The Gospel passage for the Feast of the Assumption follows Monday's Gospel passage from the Gospel of St. Matthew in which Jesus taught the disciples that they had to become like little children, placing the needs of others before their own. Today, St. Luke illustrates that notion with the very familiar "Magnificat" of Mary, another example of humility. Indeed, Mary is the model "Little One."
The dogma of the Assumption was published on November 1, 1950, by Pope Pius XII. However, Catholic and patristic writers show us that the faithful have placed their faith in the Assumption of Mary as early as the 3rd and 4th centuries. The first of the Church Fathers to write about it was St. Gregory of Tours.
The use of St. Luke's account of Mary's hymn of praise reinforces the notion that God will oversee the reversal of fortunes in the heavenly realm. God will scatter the proud and lift up the lowly, feed the hungry and send the well-fed away empty. Those who thought themselves mighty shall see the "little ones" placed at the head of the line. Though this theme will echo resoundingly throughout the Gospel of St. Luke, it is part of all of the Gospels.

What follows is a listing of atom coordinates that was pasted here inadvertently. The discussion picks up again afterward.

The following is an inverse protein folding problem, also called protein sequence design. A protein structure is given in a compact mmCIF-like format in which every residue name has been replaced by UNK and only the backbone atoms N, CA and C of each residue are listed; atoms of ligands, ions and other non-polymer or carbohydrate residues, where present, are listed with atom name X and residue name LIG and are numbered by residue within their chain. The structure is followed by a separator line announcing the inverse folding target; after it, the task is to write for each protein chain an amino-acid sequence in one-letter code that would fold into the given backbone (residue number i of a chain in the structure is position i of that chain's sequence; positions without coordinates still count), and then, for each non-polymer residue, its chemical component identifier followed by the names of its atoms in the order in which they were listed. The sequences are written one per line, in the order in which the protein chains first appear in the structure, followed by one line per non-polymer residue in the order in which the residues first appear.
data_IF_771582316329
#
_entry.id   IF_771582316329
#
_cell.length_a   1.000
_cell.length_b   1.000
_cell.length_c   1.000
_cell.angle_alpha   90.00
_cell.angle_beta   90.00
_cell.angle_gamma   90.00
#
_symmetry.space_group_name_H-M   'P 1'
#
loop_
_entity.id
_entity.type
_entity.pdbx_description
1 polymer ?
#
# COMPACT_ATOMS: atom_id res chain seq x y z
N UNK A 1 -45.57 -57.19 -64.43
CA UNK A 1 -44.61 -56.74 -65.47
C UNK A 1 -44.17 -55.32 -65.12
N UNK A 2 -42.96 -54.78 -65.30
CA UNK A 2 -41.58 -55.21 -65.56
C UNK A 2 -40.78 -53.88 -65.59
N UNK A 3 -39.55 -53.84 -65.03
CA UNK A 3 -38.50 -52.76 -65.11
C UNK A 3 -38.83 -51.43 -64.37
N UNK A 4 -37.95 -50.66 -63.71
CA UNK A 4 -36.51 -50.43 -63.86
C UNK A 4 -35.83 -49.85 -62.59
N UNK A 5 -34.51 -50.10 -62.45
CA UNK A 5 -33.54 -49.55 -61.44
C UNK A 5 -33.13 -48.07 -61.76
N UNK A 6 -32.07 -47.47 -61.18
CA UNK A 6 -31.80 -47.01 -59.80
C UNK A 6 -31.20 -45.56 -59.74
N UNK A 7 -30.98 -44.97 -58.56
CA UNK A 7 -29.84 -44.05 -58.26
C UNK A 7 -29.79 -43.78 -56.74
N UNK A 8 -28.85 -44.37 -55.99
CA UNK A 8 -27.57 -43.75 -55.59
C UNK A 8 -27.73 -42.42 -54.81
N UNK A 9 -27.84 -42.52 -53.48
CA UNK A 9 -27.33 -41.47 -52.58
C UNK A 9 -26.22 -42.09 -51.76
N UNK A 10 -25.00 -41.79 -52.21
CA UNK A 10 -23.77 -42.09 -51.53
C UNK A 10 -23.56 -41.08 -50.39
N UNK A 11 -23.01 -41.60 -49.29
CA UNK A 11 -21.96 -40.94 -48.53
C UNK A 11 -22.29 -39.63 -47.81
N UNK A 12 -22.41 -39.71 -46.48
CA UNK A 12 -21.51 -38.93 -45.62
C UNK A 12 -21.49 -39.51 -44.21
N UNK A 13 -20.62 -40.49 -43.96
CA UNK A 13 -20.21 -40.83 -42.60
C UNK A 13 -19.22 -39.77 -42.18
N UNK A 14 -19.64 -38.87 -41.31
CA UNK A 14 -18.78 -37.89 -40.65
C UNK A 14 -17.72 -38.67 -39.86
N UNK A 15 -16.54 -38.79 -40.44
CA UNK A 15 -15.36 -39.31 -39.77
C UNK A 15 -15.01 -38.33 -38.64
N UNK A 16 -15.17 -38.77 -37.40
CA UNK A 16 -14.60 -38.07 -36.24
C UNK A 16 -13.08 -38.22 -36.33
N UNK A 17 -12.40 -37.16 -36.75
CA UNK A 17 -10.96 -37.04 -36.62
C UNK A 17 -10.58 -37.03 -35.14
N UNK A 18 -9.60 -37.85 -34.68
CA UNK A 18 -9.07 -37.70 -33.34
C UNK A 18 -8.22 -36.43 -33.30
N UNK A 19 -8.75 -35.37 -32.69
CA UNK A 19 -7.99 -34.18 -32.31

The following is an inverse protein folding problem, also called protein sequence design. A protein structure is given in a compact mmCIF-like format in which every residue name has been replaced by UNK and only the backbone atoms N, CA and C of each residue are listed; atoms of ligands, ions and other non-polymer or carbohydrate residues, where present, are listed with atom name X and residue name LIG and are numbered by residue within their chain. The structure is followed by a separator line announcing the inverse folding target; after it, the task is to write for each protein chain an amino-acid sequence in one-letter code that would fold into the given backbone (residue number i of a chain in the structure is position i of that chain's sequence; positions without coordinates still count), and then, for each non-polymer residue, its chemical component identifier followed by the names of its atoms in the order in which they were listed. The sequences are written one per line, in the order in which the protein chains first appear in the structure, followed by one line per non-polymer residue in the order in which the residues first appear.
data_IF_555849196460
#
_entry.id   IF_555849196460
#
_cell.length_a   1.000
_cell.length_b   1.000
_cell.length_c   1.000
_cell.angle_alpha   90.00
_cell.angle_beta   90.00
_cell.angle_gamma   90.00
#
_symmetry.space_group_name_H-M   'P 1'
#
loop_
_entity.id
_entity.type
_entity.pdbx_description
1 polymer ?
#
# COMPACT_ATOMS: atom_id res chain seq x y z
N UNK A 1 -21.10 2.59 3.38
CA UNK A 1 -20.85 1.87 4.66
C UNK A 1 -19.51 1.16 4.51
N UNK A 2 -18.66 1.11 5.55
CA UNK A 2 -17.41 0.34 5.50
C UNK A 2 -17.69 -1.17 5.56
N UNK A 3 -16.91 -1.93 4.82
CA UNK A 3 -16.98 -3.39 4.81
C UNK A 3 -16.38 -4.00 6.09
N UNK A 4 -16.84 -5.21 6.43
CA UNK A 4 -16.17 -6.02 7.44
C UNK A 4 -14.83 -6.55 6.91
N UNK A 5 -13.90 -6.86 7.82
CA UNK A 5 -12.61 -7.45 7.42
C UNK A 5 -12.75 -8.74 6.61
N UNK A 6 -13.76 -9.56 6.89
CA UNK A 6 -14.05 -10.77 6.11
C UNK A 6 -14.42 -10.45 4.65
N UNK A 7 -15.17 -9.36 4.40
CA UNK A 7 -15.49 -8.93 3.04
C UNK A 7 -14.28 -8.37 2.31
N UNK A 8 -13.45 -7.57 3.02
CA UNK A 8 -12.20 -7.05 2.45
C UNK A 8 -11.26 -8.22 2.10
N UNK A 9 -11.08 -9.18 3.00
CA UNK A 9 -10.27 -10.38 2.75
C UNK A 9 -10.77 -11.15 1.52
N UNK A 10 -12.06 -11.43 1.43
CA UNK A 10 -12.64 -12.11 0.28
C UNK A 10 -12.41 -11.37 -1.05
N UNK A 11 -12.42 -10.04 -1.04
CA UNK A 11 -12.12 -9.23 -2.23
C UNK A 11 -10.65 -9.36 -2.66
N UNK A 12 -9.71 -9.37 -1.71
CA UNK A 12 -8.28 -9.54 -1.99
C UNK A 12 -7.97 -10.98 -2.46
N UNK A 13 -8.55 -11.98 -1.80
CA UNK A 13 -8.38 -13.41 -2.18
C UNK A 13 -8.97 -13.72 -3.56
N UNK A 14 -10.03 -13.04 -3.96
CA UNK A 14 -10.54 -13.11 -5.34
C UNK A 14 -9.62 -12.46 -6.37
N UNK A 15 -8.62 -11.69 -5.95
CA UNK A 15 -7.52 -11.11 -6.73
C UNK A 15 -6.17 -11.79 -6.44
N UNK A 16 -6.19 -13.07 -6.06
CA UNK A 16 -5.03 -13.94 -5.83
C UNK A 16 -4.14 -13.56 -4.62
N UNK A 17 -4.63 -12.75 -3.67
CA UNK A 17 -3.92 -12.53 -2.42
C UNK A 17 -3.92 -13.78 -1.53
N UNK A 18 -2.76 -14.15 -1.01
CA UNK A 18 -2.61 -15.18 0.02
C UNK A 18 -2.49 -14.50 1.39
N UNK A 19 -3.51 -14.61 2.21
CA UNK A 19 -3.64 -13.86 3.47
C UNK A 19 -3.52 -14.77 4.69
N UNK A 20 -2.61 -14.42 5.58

The dogma of the Assumption reinforces for us the notion of our own destiny. Just as Mary was assumed into heaven body and soul, we too will one day rise from the dead. Body and soul will once again be joined together in God's realm. Humility will be rewarded with eternal happiness. However, for those of us who suffer from chronic illness and or disability, it is also a guarantee that our bodily pain is one of the things that God will reverse. We add to Mary's song by proclaiming, "He heals the broken bodies of the little ones and afflicts the vainly strong ones."